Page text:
Opening the floodgates

Fostering sprawl

Rezoning Rash land for development will hasten loss of farmland in Carroll

August 31, 1999

CARROLL COUNTY will be haunted for a long time by the disgraceful decision to rezone a family farm in the southwest area for big-money residential development.

It flies in the face of decades of county commitment to farmland preservation and directly imperils state funding for needed roads and sewers.

The 2-1 decision of the county commissioners is the first domino to fall, toppling Carroll's long-standing goal of preserving its farmland.

It sends a clear message to farmers: No need to keep their croplands, in spite of tax-preferential treatment, or to seek government payments to preserve their land if a developer will pay them more. The pell-mell pace of residential sprawl will continue.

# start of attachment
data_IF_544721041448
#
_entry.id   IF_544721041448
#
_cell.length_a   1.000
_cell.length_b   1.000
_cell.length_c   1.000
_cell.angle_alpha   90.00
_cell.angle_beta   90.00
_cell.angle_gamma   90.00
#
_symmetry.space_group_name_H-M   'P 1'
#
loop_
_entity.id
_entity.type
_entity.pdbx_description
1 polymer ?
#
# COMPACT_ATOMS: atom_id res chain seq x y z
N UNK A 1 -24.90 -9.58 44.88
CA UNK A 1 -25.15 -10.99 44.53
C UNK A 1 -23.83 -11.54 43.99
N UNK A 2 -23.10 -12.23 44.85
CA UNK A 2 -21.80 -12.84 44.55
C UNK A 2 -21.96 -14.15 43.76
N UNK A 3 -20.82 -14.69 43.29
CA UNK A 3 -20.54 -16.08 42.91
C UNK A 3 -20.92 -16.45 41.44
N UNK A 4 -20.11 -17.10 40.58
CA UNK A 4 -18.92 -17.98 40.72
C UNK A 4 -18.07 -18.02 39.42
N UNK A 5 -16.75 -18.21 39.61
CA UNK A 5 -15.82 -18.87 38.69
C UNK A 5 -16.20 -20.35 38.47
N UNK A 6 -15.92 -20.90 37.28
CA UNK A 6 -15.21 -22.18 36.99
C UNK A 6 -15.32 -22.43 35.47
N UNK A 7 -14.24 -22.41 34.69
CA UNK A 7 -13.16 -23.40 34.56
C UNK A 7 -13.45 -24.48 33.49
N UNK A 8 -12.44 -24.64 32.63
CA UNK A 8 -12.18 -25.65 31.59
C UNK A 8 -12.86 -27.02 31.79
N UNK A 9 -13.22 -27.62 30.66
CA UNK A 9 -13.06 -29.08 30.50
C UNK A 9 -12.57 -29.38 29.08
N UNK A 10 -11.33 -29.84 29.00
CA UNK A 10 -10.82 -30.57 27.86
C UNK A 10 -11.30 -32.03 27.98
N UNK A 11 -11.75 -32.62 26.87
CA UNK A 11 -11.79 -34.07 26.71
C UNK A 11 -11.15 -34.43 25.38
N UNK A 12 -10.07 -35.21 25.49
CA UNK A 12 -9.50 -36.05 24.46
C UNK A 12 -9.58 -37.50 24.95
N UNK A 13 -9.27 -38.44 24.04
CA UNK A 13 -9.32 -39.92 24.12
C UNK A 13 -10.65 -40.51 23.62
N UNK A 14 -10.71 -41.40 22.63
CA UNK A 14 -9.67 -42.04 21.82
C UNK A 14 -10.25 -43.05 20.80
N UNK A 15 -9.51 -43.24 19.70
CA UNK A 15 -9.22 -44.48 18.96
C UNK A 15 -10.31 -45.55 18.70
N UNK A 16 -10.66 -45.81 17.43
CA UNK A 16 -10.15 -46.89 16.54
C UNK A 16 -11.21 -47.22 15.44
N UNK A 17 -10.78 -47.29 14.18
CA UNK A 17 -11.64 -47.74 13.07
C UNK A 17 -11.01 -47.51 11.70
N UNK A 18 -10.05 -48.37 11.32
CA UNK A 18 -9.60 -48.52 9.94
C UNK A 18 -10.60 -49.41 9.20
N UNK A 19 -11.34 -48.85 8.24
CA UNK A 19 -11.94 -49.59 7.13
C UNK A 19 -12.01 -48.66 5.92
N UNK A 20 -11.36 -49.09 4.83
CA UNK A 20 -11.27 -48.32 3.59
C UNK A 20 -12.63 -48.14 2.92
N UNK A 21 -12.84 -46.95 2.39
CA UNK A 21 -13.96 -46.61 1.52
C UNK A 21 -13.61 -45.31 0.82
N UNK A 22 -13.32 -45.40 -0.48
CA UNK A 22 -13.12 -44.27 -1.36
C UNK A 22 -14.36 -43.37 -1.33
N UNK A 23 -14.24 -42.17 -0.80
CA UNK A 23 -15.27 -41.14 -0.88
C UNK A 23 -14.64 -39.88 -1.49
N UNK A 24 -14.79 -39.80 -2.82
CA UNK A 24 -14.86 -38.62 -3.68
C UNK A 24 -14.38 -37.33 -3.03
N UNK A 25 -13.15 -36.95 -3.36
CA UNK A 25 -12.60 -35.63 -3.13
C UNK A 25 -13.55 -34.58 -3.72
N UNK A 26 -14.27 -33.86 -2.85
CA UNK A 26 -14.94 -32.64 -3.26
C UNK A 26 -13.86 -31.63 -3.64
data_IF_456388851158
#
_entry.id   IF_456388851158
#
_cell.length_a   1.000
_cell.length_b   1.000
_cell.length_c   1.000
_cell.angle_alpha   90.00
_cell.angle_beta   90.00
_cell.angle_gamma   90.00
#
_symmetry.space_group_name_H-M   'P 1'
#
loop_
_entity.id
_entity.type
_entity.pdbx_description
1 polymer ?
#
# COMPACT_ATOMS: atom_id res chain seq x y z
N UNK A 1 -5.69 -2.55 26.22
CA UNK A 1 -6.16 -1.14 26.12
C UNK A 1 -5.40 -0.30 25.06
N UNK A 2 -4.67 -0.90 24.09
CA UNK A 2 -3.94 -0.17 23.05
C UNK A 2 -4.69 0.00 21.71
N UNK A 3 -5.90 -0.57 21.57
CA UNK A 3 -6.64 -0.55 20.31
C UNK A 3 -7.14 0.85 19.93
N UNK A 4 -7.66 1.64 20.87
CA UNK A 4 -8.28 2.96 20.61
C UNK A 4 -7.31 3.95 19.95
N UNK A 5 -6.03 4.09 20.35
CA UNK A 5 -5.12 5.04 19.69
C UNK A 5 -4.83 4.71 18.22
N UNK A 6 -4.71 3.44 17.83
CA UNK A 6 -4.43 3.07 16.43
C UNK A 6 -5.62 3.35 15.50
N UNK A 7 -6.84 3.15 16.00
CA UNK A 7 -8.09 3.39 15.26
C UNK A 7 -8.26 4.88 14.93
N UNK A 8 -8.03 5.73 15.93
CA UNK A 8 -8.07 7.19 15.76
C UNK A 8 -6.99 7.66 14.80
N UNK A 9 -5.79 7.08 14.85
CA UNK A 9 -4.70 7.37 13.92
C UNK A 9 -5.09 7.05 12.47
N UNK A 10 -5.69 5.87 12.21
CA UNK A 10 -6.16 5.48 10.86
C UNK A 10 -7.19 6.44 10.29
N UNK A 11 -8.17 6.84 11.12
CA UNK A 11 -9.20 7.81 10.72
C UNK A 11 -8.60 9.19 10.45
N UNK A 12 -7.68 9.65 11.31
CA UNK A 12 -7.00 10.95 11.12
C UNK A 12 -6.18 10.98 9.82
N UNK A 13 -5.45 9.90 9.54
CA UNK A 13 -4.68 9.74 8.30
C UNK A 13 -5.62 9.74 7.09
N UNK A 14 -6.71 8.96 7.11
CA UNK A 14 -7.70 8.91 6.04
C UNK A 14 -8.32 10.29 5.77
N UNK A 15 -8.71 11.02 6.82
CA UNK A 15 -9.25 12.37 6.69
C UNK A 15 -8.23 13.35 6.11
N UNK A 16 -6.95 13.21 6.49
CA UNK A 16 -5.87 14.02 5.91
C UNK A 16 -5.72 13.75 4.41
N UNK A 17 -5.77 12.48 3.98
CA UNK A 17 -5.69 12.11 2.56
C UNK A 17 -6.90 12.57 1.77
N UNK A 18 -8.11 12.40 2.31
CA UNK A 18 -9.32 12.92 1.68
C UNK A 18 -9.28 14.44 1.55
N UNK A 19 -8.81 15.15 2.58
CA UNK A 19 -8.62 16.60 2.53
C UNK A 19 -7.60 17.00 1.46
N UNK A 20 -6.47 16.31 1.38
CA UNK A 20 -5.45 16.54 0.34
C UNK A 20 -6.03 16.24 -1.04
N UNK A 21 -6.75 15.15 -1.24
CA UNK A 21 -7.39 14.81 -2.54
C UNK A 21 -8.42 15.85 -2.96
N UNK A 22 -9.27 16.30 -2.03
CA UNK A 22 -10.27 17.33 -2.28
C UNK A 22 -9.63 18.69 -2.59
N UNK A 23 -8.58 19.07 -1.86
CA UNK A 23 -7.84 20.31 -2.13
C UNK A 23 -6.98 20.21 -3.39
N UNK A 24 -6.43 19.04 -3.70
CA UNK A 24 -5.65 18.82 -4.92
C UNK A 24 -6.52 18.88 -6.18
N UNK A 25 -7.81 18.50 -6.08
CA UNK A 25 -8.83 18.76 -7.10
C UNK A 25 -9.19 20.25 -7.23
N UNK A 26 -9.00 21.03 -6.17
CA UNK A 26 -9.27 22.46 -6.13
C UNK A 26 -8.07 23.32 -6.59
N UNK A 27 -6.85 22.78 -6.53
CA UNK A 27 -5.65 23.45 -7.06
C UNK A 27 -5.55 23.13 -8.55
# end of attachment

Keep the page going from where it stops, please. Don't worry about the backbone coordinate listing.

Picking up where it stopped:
County Commissioners Donald I. Dell and Robin Bartlett Frazier voted to rezone the 145-acre farm parcel owned by the Rash brothers, allowing construction of a 50-home golf course community. Julia W. Gouge courageously voted against the measure.

The two approving commissioners blatantly defied their own county planning staff, who found no legal basis for the rezoning. They also thumbed their noses at state officials who warned that it would affect county requests for infrastructure aid.

The Rash brothers had tried for years to get residential rezoning for their 400-acre farm west of Sykesville.

They greedily rejected suggestions to build only 24 new homes on the property -- a move that would have complied with farm zoning but yielded less cash. A decade later, they have finally won, although they might have been better had they developed the 24 homes in 1990 and invested the proceeds.

The loser is the entire county, especially sprawl-plagued South Carroll. It may take more than the spectre of Smart Growth restrictions to save Carroll from itself.

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